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10 May 2021

Visual choices : Tableau vs PowerBI

Visual choices – Power BI vs Tableau

The amount of data available to organisations today is phenomenal – but it can be overwhelming. It’s hard to see the wood from the trees at times. That’s why business intelligence (BI) packages such as Power BI and Tableau are so popular. They provide data analysis and visualization tools that let you understand the data, gain insights and communicate the findings. They are particularly good for creating reports, dashboards and visualizations to help you tell the stories behind the data.

The field of data visualization and analytics is fast moving with new offerings coming to the marketplace all the time. This helps to drive innovation and keeps the more established players on their toes. That’s good for the end users and helps explain why established brands – especially Power BI and Tableau – are still so popular.  They add new features on a regular basis and are justifiably the market leaders in visualization. But how do they compare?

Power BI – Strengths and Limitations

Power BI was released by Microsoft in June 2015 and has been regularly updated since then. It builds on existing Microsoft systems such as Azure, SQL and Excel – and so is easily accessible to users familiar with those systems. It can be a cheaper option than Tableau although the price goes up with added features and additional users. It’s very popular with users who need data visualization but don’t want to spend a lot of money on it.

When it comes to deployment there are various options including desktop, mobile, embedded and report server. The simplest setup involves Azure and an Office 365 Admin interface, that lets you connect existing data sources, apps and spreadsheets via built-in connections and APIs. It’s relatively easy to configure and lets you get up and running fairly quickly (especially with appropriate training).

Power BI has API access and pre-built dashboards, and lets you pull in any data (after a short authorisation process)  using the handy ‘Get Data’ button. It also gives you real-time data access so you can react quickly to changes in data being fed in from your  sales, forecast, manufacturing or financial systems. Most SaaS products are moving towards live data access, and Power BI is well down this route.

It also has a neat natural language query feature which lets you ask questions in your own words. Examples include ‘which sales have the highest revenue?, ‘where do our most expensive components come from?’ and ‘how much do we spend on each EU sale?’. This functionality provides an easy way for non-data scientists and engineers to gain valuable insights.

Power BI gets the job done, but it has some limitations. It doesn’t deal well with complex connections between tables, for example, and can become slow if there are too many tables. In addition, DAX is required for more complicated queries, which users can find difficult to understand and write. Some dashboard components are also starting to look outdated, and the UI is somewhat crowded. It is sometimes hard to find the right feature.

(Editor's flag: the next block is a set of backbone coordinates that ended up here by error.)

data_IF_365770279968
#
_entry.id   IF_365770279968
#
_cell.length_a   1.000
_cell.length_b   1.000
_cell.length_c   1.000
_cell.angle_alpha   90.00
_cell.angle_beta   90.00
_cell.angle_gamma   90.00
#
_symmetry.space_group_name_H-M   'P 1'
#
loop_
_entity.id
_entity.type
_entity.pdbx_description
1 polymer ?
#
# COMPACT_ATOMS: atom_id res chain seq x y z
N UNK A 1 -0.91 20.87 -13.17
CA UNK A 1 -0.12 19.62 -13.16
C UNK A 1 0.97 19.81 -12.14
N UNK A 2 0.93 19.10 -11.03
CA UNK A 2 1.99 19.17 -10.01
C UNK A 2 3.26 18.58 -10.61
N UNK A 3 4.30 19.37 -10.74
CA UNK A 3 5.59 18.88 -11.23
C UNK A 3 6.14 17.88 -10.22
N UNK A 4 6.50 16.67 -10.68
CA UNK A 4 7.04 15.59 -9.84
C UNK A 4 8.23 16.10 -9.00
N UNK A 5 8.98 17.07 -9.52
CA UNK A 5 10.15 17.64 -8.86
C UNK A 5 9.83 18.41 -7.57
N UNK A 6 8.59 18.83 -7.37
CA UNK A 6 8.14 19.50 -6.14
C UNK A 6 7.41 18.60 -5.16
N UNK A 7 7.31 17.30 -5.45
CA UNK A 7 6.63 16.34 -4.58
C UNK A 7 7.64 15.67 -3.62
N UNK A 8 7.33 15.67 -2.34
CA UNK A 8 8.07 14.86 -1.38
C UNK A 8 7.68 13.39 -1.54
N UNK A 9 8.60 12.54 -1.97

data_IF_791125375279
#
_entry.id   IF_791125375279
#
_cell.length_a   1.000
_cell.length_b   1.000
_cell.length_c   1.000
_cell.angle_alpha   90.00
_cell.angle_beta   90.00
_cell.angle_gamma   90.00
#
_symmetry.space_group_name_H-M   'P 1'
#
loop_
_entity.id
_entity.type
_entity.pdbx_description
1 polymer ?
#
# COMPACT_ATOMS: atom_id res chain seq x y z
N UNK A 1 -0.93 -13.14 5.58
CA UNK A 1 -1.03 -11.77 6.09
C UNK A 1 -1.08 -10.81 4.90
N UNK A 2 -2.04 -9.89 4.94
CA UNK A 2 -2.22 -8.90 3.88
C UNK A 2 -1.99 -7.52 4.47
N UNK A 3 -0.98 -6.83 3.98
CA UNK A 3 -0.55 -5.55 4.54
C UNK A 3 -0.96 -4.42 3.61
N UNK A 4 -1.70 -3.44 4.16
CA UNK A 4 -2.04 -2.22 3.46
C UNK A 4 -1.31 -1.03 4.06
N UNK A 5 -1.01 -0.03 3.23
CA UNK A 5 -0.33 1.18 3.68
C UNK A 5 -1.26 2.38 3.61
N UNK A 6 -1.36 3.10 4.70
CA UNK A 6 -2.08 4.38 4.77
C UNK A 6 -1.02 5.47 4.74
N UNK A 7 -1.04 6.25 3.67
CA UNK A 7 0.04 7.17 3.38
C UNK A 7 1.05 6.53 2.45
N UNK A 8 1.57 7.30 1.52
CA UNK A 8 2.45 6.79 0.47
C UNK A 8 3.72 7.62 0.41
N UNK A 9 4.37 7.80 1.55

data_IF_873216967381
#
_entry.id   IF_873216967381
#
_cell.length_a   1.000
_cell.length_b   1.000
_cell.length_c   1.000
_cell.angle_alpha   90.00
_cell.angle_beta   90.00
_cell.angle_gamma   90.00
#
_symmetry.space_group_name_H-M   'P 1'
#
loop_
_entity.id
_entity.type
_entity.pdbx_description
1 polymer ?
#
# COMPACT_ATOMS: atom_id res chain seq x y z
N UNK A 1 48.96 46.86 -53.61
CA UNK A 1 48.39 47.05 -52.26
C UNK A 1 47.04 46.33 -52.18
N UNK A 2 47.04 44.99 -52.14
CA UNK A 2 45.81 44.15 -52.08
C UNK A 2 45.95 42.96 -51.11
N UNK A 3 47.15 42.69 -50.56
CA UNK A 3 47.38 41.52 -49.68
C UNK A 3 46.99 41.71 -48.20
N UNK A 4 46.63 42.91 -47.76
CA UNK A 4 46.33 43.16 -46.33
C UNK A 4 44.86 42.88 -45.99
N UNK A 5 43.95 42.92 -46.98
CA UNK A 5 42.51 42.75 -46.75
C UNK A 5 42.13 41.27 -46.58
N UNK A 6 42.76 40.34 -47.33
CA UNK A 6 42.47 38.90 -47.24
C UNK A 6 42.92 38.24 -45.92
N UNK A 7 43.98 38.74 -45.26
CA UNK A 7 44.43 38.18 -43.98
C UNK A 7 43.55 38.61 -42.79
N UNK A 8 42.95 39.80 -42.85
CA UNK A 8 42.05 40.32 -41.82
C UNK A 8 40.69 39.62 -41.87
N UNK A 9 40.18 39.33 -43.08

Tableau – Strengths and Limitations

Tableau also provides compelling visualizations and insights, and is a popular choice with professional data scientists and engineers. Tableau Software Inc was founded in 2003 by computer science  researchers from Stanford University. They created the software  to query relational databases, data cubes and spreadsheets to generate graph-type data visualizations. Tableau was designed for scalability and can easily handle large amounts of data.

The company was acquired by Salesforce in  2019, and is estimated to have around 700 well-known clients in early 2021. Pricing is based on a subscription model and tends to be higher than for Power BI, especially if you want to connect to 3rd party apps such as Google Analytics or any Microsoft product. Individual, team and embedded analytics plans (on-premises or via a public or private cloud server) are available.

Tableau’s connection interface is more complicated than Power BI’s and it helps to know what kind of data you want to look at before making the connections. As such, it can be less intuitive and user friendly. It does have powerful visualisation and analytics features, but many of them are hidden behind menus. It is certainly a powerful tool, but you do need to be familiar with your data sets and have time to learn the system. Tableau doesn’t have a natural language query feature but does integrate with Einstein AI.

Power BI or Tableau?

As always, your choice here depends on your circumstances and needs – but both packages do provide comprehensive visualization capabilities. Power BI is more accessible for many users, with Tableau being favoured by professional data analysts. Power BI is often the cheaper option, but Tableau certainly has the edge when it comes to speed and the capacity to handle complex data.

Here at JBI Training, we provide a range of data visualization and data analytics  training courses including:

Here at JBI Training, we provide a range of data visualization and data analytics  training courses including:




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